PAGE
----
Size: 330 ml
ABV: 8.5 %
La Guillotine by Huyghe is a beer that was first brewed in 1989 as a celebration of the bicentennial of the French Revolution. Anyone who does a search on the French Revolution on this website or who has read all the reviews so far will know how influential the Revolution was on the entire history of monastic life in Belgium. The Abbeys and abbey life almost ceased to be, henceforth so did almost all the associated breweries.
The symbol of the Guillotine on the label is one that symbolises the immense loss of life suffered during the ‘Reign of Terror’. The names of Louis XVI and his wife Marie Antoinette, and Maximilien Robespierre are all well known and were notable beheadees of the Revolution, but another estimated 40,000 people were executed in this manner, almost certainly without trial, and in many instances, without reason.
It would be impossible to sum up in such a small opportunity the entire history of the Revolution, but it would be worth taking the time to explain quite why this event had such a profound effect on the clergy in Belgium. Essentially at this time, there was increasing poverty across this area of Europe, and while the monarchy lived the life of riley, and the clergy held important powers while being exempt from taxes, a bubbling resentment began to boil up throughout the 18th Century. The riots which led to the eventual storming of the Bastille were a build up of years of hostility to the ever growing gulf in fortunes. Once this iconic moment in the Revolution had happened, it seemed to foster anarchy across the whole nation who soon gained the confidence to attack chateaux and monasteries as evidence of their displeasure. This became manifest in November 1789 when the National Assembly declared that the property of the Church was “at the disposal of the nation.”, and legislation abolished monastic vows. The nail in the coffin came in February 1790 when all religious orders were officially dissolved, and monks and nuns were encouraged to return to private life. What religious buildings didn’t close were usually destroyed and under the Reign of Terror many priests were imprisoned and massacred.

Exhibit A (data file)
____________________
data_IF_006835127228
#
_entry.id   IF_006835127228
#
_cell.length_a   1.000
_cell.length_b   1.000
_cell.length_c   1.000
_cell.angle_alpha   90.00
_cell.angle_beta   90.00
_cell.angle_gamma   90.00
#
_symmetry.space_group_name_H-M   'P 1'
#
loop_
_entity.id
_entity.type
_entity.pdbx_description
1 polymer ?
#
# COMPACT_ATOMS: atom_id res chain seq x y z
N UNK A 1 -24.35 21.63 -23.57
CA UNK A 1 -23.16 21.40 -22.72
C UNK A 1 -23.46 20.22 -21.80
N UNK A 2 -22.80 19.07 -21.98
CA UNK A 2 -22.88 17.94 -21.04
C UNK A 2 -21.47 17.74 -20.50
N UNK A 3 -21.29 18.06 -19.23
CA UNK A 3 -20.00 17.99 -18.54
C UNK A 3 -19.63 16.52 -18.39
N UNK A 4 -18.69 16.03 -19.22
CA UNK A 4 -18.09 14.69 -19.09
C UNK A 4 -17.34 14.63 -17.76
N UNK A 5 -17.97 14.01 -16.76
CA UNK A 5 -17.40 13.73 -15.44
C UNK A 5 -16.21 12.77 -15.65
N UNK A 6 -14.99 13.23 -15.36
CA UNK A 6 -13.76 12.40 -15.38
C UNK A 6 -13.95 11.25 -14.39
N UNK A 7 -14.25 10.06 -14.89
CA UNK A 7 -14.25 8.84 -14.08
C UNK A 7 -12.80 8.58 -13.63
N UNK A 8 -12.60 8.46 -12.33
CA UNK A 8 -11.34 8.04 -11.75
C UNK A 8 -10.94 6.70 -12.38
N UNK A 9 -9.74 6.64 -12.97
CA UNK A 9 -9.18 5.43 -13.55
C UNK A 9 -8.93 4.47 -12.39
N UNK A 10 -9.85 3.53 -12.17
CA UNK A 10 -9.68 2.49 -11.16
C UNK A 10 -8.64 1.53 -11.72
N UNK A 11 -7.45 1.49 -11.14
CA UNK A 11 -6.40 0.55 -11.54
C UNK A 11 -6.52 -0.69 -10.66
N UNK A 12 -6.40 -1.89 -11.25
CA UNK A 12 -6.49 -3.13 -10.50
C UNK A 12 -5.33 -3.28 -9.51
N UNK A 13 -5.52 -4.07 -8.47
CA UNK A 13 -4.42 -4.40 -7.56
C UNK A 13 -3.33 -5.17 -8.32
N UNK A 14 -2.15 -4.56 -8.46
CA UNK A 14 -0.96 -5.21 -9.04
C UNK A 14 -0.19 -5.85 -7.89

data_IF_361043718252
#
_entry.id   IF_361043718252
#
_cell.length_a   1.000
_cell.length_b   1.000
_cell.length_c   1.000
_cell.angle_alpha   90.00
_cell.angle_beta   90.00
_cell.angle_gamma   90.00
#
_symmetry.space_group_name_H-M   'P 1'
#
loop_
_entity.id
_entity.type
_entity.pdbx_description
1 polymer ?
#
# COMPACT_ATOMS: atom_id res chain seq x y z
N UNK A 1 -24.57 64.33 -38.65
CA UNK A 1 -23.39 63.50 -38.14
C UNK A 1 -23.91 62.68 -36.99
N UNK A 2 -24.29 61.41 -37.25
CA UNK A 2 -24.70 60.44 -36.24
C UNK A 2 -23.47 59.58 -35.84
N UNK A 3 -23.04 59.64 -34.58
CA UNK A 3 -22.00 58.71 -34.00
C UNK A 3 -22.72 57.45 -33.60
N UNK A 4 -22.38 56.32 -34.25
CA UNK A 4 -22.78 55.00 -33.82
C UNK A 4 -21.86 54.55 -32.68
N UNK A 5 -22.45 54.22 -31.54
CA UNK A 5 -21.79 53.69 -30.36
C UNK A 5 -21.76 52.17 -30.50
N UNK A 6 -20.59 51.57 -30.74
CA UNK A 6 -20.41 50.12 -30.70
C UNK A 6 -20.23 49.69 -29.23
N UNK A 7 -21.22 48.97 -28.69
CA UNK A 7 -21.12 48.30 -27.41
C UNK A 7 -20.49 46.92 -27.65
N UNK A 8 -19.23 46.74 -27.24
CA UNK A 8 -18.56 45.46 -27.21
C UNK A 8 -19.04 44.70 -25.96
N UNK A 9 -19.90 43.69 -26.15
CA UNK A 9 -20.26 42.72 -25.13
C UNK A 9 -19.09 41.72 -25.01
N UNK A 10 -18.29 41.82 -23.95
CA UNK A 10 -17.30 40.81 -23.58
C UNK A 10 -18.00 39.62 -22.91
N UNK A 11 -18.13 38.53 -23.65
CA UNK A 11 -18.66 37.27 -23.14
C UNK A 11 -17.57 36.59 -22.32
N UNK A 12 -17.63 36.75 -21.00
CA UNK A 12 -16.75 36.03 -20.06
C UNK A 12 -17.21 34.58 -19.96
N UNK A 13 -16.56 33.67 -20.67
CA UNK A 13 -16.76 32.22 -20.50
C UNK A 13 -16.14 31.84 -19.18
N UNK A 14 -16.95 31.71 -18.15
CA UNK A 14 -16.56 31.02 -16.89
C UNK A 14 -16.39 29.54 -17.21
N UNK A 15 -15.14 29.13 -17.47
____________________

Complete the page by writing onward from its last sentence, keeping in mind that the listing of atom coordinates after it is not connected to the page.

Quite what possessed Huyghe to introduce a beer to celebrate these events is beyond me, but drink it I did, while in a Bed and Breakfast in Tivoli. Again, I had secured a room with a fridge and after a hot sweaty day toiling around Rome this beer was badly needed. It poured an immense head that took forever to clear, leaving a pale coloured liquid, beneath which was as super-carbonated as any beer I had tried yet. Just watching the legs fizzing down the side of the glass was mesmerising, leaving an intense lace. The flavour was nothing special but there was definitely pineapple and lemon somewhere within, and the overriding experience in drinking this was the profound strength. It was tart and rigged with an extremely powerful kick, and I hate to say this because others already have, but any more than two or three of these and you are guaranteed to lose your head!